In 2001 I published a book called Stigma: How We Treat Outsiders. The word Stigma is Greek and means “to prick with a needle”. In ancient Athens, 115,000 of the 315 thousand inhabitants were slaves. These slaves were forced to wear a stigma introduced into their skin so that their owners could be identified.
In more recent times a stigma was a sign sewn on a garment. Nathaniel Hawthorne wrote a novel called The Scarlet Letter which describes the fate of Hester Prynne, who lived in 17th Century Puritan Boston. A married woman who became pregnant while her husband was in England, she was denounced as an adulteress and forced to wear the letter A on all her clothes. She was also excluded from the Puritan community and had to live in a cabin alone with her child.
Today, we no longer sew letters on the clothes of stigmatized people. We do, however, still use verbal stigmas and exclude those who carry them. In the Jewish community, “Holocaust Survivor” or “German Jewish refugee” are stigmas which cannot be overcome. Like Hester Prynne, those who are so stigmatized are excluded by the Jewish community and kept at a distance, only to be interrupted on occasion by demands for money.
It has now been 60 years since the end of the Second World War. Therefore only a few Jews who actually saw the Nazi horrors are still with us. They are so old that the stigma imposed on them by the American Jewish community cannot be reversed, so that we can say with confidence that the survivors were never welcome here and that to the end they are viewed as an opprobrium or people who bring disgrace on the natives.
Those of us who have traveled somewhat in this country are of course aware that strangers are seldom welcome in our synagogues. I have experienced this from San Diego to Palm Beach. No one greets a stranger who visits a synagogue. This kind of rejection is therefore not limited to holocaust survivors. Years ago I was even ejected from a Philadelphia synagogue because I had no money.
What is true of our synagogues is also true of our Jewish organizations. They collect money all the time. Strangers telephone and demand money for all kinds of obscure causes. No one is told what happens to all the money collected. It seems to disappear just as the United Way money disappears. Neither the poor nor the sick nor the needy get one cent. So where is the money? If we ask ,we are told the “the funds have been allocated” to this or that agency. Now, what do the “agencies” do with the money collected under the guise of charity? Well, the truth is that is goes to the vast salaries of elitist insidious sycophants.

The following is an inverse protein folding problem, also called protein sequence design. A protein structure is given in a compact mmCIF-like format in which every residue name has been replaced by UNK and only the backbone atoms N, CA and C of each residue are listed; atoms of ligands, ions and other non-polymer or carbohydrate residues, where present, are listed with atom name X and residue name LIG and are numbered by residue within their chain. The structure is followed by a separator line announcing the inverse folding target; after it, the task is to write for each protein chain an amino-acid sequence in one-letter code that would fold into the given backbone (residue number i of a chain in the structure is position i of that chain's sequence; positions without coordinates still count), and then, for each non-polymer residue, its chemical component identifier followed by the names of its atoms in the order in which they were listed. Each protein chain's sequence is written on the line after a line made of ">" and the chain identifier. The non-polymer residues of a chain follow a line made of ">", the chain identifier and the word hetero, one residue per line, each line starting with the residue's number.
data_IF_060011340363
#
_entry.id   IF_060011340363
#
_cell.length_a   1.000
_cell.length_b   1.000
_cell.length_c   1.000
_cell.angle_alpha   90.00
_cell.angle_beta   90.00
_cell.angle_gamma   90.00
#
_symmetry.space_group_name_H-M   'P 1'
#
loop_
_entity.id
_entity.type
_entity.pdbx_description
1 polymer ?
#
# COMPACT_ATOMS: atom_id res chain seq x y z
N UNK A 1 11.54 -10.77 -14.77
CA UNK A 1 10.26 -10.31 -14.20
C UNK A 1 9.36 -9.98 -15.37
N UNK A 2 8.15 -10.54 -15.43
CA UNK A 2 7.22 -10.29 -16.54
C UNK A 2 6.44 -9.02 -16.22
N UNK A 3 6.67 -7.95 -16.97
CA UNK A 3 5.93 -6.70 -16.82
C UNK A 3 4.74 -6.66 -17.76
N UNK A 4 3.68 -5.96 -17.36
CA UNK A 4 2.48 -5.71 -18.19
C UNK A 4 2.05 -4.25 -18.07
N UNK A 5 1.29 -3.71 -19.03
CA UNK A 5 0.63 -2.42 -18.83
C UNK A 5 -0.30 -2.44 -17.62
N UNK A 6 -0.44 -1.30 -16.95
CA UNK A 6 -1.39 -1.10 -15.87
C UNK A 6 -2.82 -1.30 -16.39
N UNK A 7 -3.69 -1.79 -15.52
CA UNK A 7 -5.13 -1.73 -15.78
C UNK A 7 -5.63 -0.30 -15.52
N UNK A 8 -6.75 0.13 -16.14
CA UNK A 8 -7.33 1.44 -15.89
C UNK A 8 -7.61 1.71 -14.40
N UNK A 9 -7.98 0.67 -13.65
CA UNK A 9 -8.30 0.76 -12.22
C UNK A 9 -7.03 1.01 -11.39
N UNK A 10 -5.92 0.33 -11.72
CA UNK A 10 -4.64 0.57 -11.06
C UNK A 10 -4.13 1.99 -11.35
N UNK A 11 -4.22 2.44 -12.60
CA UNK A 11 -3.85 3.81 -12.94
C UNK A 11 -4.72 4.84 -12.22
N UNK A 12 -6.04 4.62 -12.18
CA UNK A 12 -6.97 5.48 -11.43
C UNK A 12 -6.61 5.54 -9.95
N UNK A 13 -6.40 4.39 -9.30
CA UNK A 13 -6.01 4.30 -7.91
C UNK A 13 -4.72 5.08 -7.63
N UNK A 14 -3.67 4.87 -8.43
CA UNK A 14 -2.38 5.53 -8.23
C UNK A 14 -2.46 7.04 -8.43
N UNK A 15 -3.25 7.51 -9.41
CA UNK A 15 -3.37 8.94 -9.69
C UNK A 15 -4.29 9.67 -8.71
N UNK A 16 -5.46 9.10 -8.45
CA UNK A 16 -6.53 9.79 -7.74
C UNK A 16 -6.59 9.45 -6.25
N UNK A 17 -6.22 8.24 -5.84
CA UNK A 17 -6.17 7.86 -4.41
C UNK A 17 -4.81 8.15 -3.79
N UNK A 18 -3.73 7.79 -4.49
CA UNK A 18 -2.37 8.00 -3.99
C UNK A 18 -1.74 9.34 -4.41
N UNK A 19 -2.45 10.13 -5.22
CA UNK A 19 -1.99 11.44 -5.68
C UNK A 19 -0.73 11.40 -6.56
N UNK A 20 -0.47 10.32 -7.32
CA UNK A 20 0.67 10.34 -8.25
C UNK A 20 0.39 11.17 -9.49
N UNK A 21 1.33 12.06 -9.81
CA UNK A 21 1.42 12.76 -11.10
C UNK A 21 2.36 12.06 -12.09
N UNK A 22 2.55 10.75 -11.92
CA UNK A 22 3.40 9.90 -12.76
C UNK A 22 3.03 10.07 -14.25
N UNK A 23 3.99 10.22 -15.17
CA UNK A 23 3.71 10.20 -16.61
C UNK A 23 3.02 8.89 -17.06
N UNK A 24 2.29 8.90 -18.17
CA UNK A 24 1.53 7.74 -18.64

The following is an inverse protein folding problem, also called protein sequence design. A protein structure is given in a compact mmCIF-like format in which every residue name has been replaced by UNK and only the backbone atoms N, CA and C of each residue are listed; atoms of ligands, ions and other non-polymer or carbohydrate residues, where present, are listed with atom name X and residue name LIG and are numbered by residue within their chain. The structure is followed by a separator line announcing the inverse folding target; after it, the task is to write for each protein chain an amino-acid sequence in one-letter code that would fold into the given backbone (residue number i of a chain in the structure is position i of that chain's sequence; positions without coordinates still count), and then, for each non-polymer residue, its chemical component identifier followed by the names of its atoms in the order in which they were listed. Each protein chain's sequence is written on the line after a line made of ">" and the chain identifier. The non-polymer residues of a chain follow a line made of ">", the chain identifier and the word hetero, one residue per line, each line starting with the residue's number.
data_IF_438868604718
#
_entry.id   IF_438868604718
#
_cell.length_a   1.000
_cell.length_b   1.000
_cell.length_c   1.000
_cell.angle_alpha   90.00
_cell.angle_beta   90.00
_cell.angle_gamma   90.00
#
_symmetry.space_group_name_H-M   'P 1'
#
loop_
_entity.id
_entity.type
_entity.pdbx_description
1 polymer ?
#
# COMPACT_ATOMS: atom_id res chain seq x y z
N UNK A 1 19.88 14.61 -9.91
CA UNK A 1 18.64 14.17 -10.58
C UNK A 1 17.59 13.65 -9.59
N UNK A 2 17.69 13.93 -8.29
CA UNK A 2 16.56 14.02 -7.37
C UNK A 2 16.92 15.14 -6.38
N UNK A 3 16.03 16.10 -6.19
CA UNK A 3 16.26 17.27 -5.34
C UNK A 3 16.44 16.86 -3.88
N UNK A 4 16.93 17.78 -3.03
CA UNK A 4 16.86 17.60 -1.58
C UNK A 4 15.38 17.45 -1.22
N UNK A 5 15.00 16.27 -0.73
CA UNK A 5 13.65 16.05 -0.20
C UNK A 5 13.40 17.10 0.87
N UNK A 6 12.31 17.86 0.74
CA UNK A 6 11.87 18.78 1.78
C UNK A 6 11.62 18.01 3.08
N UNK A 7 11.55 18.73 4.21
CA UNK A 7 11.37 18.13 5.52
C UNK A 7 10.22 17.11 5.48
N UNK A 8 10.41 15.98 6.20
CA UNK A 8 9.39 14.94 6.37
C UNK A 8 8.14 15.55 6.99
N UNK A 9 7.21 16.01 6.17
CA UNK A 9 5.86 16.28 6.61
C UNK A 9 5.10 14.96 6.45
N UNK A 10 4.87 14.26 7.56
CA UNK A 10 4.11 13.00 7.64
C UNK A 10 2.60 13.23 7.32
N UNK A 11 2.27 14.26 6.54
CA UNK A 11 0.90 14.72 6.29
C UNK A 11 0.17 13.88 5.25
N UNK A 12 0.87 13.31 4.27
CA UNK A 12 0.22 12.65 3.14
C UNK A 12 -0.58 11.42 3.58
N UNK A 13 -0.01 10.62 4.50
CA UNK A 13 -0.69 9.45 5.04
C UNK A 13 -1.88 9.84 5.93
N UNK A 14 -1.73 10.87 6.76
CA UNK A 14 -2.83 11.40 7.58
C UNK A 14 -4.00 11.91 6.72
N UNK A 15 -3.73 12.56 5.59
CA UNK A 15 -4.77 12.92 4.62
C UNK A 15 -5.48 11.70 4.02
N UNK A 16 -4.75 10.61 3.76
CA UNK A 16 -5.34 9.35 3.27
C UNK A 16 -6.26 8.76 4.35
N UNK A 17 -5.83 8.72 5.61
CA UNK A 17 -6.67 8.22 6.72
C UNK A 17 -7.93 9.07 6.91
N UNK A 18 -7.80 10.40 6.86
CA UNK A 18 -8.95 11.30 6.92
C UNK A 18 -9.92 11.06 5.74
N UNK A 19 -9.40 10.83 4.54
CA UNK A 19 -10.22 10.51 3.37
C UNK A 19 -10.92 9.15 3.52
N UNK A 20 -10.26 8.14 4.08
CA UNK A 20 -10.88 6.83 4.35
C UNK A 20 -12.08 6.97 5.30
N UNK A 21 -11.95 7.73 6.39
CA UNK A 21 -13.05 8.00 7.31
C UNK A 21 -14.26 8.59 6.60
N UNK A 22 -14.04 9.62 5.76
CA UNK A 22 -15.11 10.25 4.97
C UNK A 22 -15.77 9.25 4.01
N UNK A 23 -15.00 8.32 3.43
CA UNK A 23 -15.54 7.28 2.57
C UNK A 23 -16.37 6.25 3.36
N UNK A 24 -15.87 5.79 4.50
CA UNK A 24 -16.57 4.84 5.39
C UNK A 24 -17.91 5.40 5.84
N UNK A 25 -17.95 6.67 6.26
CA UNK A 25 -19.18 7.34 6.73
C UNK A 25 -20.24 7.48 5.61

For example, Steven Hoffman, executive of United Jewish Communities in New York City, was paid $491,000 in 2003. His predecessor, Stephen Solender, received “only” $450,000. Robert Aronson, CEO of the Detroit Jewish Federation, “earned” $381,000 last year and the lifelong boss of the ADL, Abraham Foxman, was paid $379,000 in ’03. Even Rabbi Marvin Hier, the executive of the Simon Wiesenthal Center in Los Angeles, took $450,000 from the collections for himself last year. Therefore Rabbi Hier earns the same as the President of the United States, who is paid a salary of $400,000 and in addition receives a $50,000 expense account. The other executives mentioned here earn more than the President of the U.S. U.S. Senators and Representatives earn $150,000 a year.
We could go on and on and list innumerable other vast incomes collected by the CEO’s and others “working” for our charities.
It should be known that the “lesser” lights in these organizations earn very little. Even in expensive Los Angeles, the social workers in Jewish organizations are the working poor who earn $15,000 a year if they are lucky.
Here are the salaries of non-Jewish organization executives. American Red Cross, $201,516. Goodwill Industries, $209,153; CARE $232,213; UNICEF, $208,000 and Boy Scouts of America, $328,098, etc., etc., etc.
Add to these salaries the income of all the assistant executives, the fancy office rents, travel and other expenses, and it is evident that there is next to nothing left for the poor and the truly needy among us.
It is of course true that one cannot be Jewish if one does not contribute to the community. We must give to synagogues. This is not for us to chose; this is our duty as the Torah commands. It ought to be understood, however, that the Torah prohibits the poor from giving charity. Someone who is exceedingly poor may not give his “last cent”. That is a sin and the organizations ought not to accept money from the poor. Our duty is to give to the poor. Not to building programs and certainly not to outrageous salaries. We do not owe our money to those who dine out at expensive kosher restaurants nor to “expense accounts”.
Therefore, we need to deliver our gifts to the poor themselves. Here is how it is done. Get the address of a poor Jew and during the night leave a box of food or clothes at his doorstep. If he lives in an apartment house, leave the box, then ring the bell and run out of there as fast as possible so the recipient cannot know who gave the contents of the box. Never reveal that you gave anything. Keep it anonymous.
We must also support synagogues since Judaism cannot exist if we have no Beth Hamidrosh. Here anonymous giving is also of great help.
Think about this and act accordingly.